Historic Bread and Cheese Creek in Dundalk, MD, will be the target of a major clean-up effort on Saturday, September 24, 2011 from 8am to 2pm, rain or shine. Led by local environmentalist John Long, the group plans to target the section of the stream between the Arc Baltimore at Dundalk’s building at 1401 North Point Road and the North Point Boulevard pumping station.
Volunteers of all ages and ability are appreciated and welcome to join in the effort. Brawn and muscle are needed to extract shopping carts and other heavy debris from the creek bed, while others are needed to pick lightweight fragments from the water and the undergrowth. It is suggested that folks interested in getting into the creek wear hip waders (some will be supplied) or old boots and long pants. Volunteers are needed to staff registration, haul trash bags to waiting dumpsters, provide supplies to those working in the creek bed, and sort recyclable materials at street level.
Gloves, trash bags, bottled water, and lunch will be provided. There is a limited supply of tools and hip waders to loan, so volunteers are asked to bring their own tools. We run our cleanups as family events; everyone helps one another, which fosters a sense of camaraderie and brings fun, friendship and enthusiasm. We are authorized to sign off on Service Learning hours for students and Community Service hours for the court system.
For more information, contact John Long via email or at 410-285-1202.
“Plastic Fantastic Love,” an article by Surfrider Foundation Hawaii manager Stuart Coleman, appeared in the Honolulu Weekly today. It gives a thorough explanation of the problem of plastics, and the threats it poses to marine life, public health, and a sustainable planet.
It also includes this excellent quote from Oregon Surfrider activist (and my friend) Stiv Wilson:
“Though we believe that material recovery in the waste stream is important, plastic recycling is not the ultimate solution,” says Stiv Wilson, a journalist and ocean activist who worked with the Surfrider Foundation to help pass bag bans in the Pacific Northwest. “Industry, by their own admission, can’t make a bag out of a bag. It takes 70 percent virgin plastic to create a new bag, which means all we’re doing by plastic recycling is creating more, not less plastic in the world, while giving the average, good intentioned citizen the illusion of progress. This is precisely why industry pushes plastic recycling–it’s a guaranteed increase in consumption, but it ultimately does nothing to reduce the amount of plastic garbage entering the ocean.”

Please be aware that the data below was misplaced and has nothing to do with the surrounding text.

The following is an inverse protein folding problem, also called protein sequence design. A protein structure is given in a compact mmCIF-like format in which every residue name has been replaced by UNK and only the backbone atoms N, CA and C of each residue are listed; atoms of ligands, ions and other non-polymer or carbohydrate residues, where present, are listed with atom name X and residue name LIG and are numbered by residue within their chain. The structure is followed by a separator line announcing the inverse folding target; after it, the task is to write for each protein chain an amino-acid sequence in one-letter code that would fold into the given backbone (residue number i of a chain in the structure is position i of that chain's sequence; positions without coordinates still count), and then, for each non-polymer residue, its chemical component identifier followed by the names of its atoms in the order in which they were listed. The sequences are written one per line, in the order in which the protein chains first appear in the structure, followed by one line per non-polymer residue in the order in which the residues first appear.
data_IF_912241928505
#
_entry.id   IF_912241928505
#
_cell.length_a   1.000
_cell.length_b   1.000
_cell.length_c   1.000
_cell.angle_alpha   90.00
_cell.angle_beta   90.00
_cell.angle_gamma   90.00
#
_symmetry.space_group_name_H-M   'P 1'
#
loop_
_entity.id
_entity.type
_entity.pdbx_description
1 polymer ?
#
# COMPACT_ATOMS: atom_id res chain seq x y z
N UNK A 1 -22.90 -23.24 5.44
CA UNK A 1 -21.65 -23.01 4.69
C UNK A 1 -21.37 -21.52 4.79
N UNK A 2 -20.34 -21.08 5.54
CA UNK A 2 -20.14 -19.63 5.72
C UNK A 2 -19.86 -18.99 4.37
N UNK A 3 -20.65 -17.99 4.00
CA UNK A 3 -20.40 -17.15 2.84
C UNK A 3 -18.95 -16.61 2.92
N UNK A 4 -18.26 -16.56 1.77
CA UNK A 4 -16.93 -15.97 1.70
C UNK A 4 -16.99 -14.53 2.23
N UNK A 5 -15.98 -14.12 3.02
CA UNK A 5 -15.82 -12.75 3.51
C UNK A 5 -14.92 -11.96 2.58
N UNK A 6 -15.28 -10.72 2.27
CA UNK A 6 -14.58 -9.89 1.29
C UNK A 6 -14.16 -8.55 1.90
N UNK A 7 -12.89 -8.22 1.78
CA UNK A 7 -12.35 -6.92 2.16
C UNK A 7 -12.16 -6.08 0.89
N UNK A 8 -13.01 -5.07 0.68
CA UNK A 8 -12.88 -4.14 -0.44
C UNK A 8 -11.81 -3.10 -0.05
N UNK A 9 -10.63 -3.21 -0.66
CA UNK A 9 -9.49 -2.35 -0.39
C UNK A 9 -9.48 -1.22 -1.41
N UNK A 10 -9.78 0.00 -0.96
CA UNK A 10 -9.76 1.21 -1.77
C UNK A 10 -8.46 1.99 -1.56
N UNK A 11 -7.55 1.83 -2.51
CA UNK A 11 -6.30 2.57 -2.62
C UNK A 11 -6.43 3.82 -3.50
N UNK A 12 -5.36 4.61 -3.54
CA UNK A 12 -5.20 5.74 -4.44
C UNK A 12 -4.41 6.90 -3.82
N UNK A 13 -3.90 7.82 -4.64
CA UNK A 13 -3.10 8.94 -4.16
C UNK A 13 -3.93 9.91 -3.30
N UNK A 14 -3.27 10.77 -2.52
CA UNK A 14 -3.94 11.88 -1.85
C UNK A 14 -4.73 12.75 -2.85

Montgomery County’s 5-cent fee on plastic and paper shopping bags takes effect on January 1, 2012, but there is much advance work required to ensure success.
Through an outreach campaign called “Fight Litter, Bring Your Own Bag,” the county is already taking steps to educate residents and retailers of the law’s requirements, and to assist low-income and senior citizens by distributing free reusable bags. The county plans to distribute 75,000 free reusable bags before January, through county departments and agencies, as well as community partnerships serving lower-income households.
The county will be meeting with large retailers and industry representatives to educate businesses about the law, and will provide decals, signs, and posters for display in shop windows and at cash registers to help retail staff and the public. Unlike the similar existing bag program in Washington, DC, Montgomery County’s bag fee will be charged at all retailers. (DC’s fee only applies at stores that have a food license.)
Finally, the county is creating a database to track the law’s effectiveness, to demonstrate the change in the number of bags used and those found in the litter stream.
Revenues from the fee will support the Water Quality Improvement Fund, which supports stormwater projects and watershed protection.